The addition of tariffs between China and the United States has led the two countries to import affected goods from ASEAN, with Malaysia and Vietnam benefiting the most. However, China and the United States also increased its exports to ASEAN, offsetting the benefits of these countries.
Malaysian bank Jinying Securities economists Cai Xuemin, Li Zongli and Liu Ruochun jointly issued a report on Monday (8th) that the United States reduced imports of goods subject to tariffs from China, which fell 21% year-on-year to 72.1 billion 9500 in the first four months of this year. Ten thousand dollars ($98.17 billion). Among them, imports of solar panels produced in China fell significantly, reaching 53%.
China’s imports of tariffed goods from the United States also fell, with a decline of 31% to $32.647 billion in the first five months of this year. China has even stopped importing some commodities such as liquefied butane and ore.
The ASEAN countries that produce these products have therefore become the beneficiaries. In the first four months of this year, the affected goods imported by the United States from ASEAN increased by 3.6% year-on-year. China’s imports of goods from ASEAN in April and May this year increased by 6.8%.
Among these commodities, the main products exported to the United States are electronic products such as solar panels, electronic conductors and primary batteries. Consumer products include furniture, handbags, and suitcases. Vietnam is the biggest winner. This year’s exports to the United States in the first four months of this year increased by 29% year-on-year to US$7.77 billion.
In contrast, China imports less, mainly importing commodities such as gasoline and chemicals from Malaysia, Thailand, and Indonesia. Malaysia has benefited the most, with related products exported to China in the first five months of this year increasing by 11% year-on-year to US$12.78 billion.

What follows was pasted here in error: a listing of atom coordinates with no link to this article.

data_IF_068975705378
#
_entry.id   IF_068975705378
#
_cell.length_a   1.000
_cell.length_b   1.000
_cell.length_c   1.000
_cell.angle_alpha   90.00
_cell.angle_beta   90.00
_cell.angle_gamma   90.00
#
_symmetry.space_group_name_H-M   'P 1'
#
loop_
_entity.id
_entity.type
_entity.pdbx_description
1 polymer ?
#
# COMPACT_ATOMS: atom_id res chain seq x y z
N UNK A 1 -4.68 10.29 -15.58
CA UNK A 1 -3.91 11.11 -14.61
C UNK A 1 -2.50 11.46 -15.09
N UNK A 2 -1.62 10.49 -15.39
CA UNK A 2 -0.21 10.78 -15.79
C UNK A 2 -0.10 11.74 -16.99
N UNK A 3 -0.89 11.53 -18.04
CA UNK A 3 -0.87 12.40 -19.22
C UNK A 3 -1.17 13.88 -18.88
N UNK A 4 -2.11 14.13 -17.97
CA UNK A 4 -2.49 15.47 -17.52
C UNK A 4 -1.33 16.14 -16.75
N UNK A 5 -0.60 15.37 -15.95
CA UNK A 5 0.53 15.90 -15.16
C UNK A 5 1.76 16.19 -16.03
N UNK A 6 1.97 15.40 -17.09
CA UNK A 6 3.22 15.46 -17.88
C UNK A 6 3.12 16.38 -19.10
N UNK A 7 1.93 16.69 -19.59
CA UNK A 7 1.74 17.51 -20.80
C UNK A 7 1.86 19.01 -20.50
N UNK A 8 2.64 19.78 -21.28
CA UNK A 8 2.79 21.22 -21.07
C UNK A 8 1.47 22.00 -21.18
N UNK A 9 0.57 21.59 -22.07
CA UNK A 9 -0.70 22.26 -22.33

However, the United States reduced its purchases to China, causing Chinese manufacturers to have too much inventory, and they dumped these goods to other countries, including ASEAN.
China’s exports to ASEAN have also increased, causing Indonesia, Malaysia and Vietnam to impose anti-dumping duties on China.
The report pointed out that the United States imposed a 25% and 10% tariff on Chinese steel and aluminum products in March last year. Subsequently, China’s steel products exported to the ASEAN countries in the second quarter of last year and aluminum products exported to Vietnam and Malaysia showed significant growth.
After the Vietnam investigation, it was found that the local aluminum products industry suffered serious losses. Therefore, it announced last month that it imposed temporary anti-dumping duties on Chinese aluminum products. Indonesia and Malaysia have imposed anti-dumping duties on Chinese steel products since March this year.
China launched a retaliatory action, starting with a 25% tariff on US soybeans in July last year, prompting American merchants to sell large quantities of soybeans to other countries such as Japan, Mexico, Taiwan, Thailand, and Myanmar.
The ASEAN countries benefited from the Sino-US trade war, but some parts of the region were also damaged by the dumping behavior of China and the United States.
In Li Zili’s view, this is only part of the elements of the trade war that affects other countries’ economies. Overall, the impact of the trade war on ASEAN is negative.
When she accepted the “Lianhe Zaobao” interview, she said: “The negative impact of the Sino-US trade war on ASEAN, and the increased trade and investment interests of the two countries from the two countries are still serious. The interference in the trade environment is the primary consideration, and the trade turn is secondary. “”
She pointed out that although Vietnam and Malaysia increased its trade with China and the United States, the overall export volume was worse than last year. The United States also imposed a tariff of more than 400% on a number of steel products exported from Vietnam and South Korea and Taiwan. In March last year, the United States also increased tariffs on Chinese steel products ordered from Vietnam.
“If the production supply chain changes and the production facilities are moved to ASEAN, these countries may become real winners in the long run.”